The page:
Watching the Alaska House of Representatives debate the state operating budget Thursday night, there was no mistaking the fact that the state is facing a financial crunch. Nearly every discussion focused on what the state could afford. But that all changed when the body had the chance to accept an expansion of Medicaid in the state that would extend health coverage to as many as 40,000 Alaskans. Despite the fact the expansion would be a massive infusion of federal funds for the state, would help tens of thousands of state residents struggling to make ends meet and is estimated to generate $6.6 million in state, legislators descended into partisan rhetoric and a vote providing for expansion failed on party lines. That’s a disservice to Alaskans.
The Affordable Care Act health care reform of 2010 greatly expanded medical coverage options for Americans through a system of government subsidies for health insurance. But part of the act was left up to individual states: To cover those in the gap between current Medicaid service and the income level at which subsidies were available, the ACA would expand Medicaid to cover those just above the poverty level. To make the expansion amenable to states that might be skeptical about the move, the federal government pledged to fund 100 percent of the expansion cost through 2016, then transition to 90 percent in perpetuity afterward.
Unfortunately, state legislators’ willingness to accept all manner of federal funds in other arenas apparently does not extend to health care. Citing fears (so far entirely unfounded) that the federal government might someday shift more than 10 percent of the cost to states, Alaska’s leaders and those of nearly two dozen other states declined to participate in expansion. During the past year, as fears about increased cost burdens have not been realized, several of those states are moving in the direction of accepting expansion — states such as Montana, Idaho, Utah, Missouri and Florida, among others.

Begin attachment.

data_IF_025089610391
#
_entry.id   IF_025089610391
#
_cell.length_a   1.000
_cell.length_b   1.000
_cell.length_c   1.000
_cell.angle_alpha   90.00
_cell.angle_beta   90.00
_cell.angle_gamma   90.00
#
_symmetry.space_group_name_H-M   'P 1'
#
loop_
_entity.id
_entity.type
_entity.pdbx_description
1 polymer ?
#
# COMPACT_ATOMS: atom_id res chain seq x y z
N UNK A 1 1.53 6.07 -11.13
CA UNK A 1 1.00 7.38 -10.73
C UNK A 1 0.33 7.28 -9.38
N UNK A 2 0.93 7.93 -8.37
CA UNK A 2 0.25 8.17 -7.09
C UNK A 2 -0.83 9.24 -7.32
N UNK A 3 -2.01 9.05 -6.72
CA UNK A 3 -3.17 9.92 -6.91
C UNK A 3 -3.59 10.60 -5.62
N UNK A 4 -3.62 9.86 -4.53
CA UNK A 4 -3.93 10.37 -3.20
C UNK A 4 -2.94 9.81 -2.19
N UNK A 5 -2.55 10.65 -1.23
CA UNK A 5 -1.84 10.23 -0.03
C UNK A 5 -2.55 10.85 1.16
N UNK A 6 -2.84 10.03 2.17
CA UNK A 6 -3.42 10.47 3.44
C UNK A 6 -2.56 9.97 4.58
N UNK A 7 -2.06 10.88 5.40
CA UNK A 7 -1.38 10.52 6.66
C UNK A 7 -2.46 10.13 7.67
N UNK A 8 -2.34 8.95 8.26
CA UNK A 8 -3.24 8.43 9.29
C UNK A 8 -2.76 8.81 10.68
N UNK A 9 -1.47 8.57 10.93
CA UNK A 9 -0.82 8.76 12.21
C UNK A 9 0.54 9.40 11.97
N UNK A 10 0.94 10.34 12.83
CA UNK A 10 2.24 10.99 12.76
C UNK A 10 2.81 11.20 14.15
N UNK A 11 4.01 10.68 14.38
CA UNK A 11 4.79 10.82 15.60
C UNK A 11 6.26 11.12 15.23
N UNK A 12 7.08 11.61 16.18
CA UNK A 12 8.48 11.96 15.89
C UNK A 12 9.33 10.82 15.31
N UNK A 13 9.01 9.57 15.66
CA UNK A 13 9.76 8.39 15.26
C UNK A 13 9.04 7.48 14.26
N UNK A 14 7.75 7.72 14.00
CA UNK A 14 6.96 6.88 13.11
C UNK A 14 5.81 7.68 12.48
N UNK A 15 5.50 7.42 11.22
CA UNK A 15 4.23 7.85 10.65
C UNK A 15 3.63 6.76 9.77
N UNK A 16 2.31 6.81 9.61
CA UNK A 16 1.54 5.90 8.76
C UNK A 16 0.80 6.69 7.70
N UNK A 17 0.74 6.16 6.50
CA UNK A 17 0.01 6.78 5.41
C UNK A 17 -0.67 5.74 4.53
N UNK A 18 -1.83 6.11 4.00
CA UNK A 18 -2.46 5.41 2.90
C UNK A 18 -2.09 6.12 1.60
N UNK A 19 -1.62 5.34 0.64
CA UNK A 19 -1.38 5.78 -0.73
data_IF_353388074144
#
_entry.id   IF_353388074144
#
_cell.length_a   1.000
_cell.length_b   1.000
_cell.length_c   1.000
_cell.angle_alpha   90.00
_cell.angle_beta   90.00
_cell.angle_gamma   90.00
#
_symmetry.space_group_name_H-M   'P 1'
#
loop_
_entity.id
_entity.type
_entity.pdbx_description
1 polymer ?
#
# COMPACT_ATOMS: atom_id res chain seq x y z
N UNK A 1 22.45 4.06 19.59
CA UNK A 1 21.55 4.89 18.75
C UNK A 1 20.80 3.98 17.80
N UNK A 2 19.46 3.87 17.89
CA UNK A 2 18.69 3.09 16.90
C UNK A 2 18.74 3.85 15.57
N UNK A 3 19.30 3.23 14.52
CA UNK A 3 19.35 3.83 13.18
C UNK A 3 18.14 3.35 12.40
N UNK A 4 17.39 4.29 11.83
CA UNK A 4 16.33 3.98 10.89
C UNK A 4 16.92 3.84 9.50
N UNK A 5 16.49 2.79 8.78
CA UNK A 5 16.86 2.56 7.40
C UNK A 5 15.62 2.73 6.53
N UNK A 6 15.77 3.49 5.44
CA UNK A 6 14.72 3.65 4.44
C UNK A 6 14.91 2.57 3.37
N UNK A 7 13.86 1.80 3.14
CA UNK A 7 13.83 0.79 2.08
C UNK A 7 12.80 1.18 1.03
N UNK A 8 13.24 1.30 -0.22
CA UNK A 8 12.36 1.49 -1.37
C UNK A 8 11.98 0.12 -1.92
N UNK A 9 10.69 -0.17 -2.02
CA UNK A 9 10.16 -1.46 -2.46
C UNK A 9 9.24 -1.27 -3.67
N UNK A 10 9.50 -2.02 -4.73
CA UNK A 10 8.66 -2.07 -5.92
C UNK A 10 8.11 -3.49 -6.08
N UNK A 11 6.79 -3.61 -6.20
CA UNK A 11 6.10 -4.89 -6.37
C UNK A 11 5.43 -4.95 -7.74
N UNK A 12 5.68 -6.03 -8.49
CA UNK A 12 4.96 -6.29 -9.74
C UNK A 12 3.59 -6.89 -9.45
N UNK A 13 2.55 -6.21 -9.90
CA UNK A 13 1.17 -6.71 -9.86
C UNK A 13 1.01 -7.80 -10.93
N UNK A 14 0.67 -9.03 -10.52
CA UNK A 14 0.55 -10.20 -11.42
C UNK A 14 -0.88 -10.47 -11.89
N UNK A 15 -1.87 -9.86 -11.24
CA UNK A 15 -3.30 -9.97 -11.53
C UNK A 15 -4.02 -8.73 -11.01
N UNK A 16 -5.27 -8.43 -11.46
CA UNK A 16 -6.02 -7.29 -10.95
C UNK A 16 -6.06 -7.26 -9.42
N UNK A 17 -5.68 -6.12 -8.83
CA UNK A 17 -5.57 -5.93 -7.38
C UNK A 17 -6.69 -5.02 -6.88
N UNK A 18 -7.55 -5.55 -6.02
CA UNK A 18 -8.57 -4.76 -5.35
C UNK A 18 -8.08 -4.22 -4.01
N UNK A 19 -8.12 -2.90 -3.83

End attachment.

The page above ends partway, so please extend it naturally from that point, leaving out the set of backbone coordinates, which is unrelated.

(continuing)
Alaska, by contrast, isn’t budging, and as time goes on, legislators’ opposition to Medicaid expansion here appears more and more to be motivated by partisanship rather than genuine concern over the financial aspect of the change. On the House floor Thursday afternoon, Rep. Shelley Hughes (R-Palmer) said she opposed the expansion because she thought it wouldn’t encourage people to improve their economic status.
“I think that a caring person wants to see someone improve their lives and get out of that bracket,” she said.
The notion that Alaskans would be rendered lazy and unmotivated by health insurance doesn’t hold water — it’s offensive to the character of our state’s residents and particularly so to those who currently have no economic health care options.
Others within the majority caucus in the Legislature have stated they would rather address the issue in a standalone bill rather than the operating budget. That seemed plausible until members of the minority pointed out that they have submitted such bills in this legislative session and previous ones, none of which have seen serious consideration by the body. Then majority members suggested the bill needed to come from Gov. Bill Walker’s office instead. The governor did campaign successfully on the issue of accepting Medicaid expansion, but the quibble over the pedigree of the bill is a smokescreen majority members are disingenuous to employ.
The underlying facts make a strong case for accepting the expansion of Medicaid: Tens of thousands of economically at-risk Alaskans would receive health coverage that residents are already paying for through federal income tax. If the federal government scaled back their funding of the expansion below 90 percent, the state could terminate its participation automatically.
Alaska has never been shy about accepting services its residents pay taxes for. A year when the state is facing a $3.5 billion budget deficit would be a spectacularly poor time to start.
— Fairbanks Daily News-Miner,